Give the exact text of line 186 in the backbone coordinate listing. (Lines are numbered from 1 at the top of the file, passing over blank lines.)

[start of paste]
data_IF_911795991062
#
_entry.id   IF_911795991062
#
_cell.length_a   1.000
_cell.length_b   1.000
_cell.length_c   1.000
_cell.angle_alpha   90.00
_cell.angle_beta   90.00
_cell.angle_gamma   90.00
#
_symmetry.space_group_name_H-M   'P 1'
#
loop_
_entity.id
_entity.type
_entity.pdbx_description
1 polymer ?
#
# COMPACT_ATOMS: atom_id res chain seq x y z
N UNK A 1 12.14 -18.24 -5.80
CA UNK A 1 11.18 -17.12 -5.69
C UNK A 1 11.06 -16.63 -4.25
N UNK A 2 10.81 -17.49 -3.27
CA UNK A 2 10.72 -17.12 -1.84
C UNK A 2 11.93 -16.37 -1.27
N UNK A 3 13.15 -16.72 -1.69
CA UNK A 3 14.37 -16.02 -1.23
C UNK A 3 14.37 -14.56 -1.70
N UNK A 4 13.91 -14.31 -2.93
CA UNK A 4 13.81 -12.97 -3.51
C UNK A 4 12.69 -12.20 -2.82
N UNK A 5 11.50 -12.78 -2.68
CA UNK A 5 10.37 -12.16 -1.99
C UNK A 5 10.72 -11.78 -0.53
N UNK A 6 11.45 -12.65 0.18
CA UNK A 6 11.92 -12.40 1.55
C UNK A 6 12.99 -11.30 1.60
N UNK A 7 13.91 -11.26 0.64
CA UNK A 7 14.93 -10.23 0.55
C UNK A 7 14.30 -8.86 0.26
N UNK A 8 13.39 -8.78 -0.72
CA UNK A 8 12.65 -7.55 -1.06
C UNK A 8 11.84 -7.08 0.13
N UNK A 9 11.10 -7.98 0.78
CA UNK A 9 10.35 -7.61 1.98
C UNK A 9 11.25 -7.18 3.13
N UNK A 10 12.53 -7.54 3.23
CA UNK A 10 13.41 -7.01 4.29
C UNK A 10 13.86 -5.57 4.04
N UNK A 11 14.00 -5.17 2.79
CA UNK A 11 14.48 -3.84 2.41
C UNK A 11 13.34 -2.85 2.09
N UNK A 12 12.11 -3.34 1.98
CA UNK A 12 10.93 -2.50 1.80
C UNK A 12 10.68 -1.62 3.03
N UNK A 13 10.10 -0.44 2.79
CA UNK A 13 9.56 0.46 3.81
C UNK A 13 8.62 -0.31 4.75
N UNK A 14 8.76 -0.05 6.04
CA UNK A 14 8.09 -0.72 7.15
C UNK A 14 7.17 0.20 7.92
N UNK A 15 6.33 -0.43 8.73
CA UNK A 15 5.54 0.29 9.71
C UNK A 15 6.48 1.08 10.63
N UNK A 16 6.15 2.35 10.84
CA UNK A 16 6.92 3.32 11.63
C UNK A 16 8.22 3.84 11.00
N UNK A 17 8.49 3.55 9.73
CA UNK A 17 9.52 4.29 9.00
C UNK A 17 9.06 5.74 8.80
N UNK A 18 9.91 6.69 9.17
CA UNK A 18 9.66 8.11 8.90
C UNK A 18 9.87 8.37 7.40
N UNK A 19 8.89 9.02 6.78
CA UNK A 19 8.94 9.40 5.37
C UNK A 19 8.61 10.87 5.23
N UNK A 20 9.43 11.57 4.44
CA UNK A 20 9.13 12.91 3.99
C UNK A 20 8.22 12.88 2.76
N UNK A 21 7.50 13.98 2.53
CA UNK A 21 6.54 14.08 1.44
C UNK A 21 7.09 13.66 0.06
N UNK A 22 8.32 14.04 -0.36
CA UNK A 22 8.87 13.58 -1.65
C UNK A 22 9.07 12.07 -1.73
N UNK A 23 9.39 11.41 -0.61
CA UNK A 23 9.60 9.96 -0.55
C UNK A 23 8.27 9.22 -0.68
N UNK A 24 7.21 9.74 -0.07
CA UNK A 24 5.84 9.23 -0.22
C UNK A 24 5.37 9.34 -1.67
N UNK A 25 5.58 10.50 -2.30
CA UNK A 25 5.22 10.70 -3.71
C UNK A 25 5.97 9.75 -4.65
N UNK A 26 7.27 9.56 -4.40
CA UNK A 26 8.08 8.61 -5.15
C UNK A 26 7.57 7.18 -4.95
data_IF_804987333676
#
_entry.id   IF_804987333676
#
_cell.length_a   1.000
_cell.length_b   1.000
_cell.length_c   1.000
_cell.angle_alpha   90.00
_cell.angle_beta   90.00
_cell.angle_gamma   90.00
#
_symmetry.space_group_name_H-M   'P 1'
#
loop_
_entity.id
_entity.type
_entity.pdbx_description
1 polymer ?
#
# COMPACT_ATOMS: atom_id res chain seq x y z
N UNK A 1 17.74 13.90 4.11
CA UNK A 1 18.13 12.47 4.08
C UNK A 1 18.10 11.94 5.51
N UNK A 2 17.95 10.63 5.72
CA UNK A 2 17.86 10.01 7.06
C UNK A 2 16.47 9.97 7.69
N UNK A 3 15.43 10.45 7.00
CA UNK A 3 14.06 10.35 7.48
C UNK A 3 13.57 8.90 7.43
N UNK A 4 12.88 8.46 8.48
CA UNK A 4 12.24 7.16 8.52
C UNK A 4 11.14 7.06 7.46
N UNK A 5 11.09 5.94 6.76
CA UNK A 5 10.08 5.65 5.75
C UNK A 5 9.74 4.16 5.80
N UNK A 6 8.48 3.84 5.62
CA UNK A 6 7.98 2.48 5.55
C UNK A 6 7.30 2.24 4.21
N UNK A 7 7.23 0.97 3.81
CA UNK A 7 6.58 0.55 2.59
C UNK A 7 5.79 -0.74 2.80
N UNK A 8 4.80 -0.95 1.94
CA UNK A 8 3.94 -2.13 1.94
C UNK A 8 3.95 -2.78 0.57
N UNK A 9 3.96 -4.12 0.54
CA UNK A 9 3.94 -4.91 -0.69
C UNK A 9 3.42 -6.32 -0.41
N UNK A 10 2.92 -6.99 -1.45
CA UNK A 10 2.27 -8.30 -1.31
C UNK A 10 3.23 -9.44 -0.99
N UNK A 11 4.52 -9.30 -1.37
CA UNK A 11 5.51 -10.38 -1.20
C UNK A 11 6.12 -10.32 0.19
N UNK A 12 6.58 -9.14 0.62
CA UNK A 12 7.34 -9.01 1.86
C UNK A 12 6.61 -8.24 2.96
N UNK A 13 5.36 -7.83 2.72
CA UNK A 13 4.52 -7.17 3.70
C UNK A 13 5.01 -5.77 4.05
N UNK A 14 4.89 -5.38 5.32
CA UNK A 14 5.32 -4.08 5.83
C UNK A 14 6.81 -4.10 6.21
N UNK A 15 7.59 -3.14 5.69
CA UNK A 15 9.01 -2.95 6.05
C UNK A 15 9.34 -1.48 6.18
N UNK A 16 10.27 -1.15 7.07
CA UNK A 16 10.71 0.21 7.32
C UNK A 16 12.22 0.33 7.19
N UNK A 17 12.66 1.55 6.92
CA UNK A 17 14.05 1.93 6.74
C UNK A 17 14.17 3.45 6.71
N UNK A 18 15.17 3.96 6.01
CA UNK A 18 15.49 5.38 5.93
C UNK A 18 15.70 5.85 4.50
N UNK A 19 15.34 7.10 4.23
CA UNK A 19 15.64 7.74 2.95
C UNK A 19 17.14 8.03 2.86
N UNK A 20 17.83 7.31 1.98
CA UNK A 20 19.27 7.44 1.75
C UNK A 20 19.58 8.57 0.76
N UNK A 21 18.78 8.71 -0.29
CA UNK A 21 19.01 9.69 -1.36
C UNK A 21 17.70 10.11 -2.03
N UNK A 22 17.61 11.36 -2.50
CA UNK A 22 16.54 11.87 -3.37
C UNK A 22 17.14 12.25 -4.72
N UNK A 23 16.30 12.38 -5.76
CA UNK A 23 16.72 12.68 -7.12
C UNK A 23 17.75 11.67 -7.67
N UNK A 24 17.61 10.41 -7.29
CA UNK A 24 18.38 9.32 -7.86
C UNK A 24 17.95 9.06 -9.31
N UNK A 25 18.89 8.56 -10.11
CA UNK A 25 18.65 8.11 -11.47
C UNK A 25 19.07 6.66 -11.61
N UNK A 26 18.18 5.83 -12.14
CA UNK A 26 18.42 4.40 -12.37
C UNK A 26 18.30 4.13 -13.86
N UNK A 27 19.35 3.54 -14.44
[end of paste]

CA UNK A 23 16.72 12.68 -7.12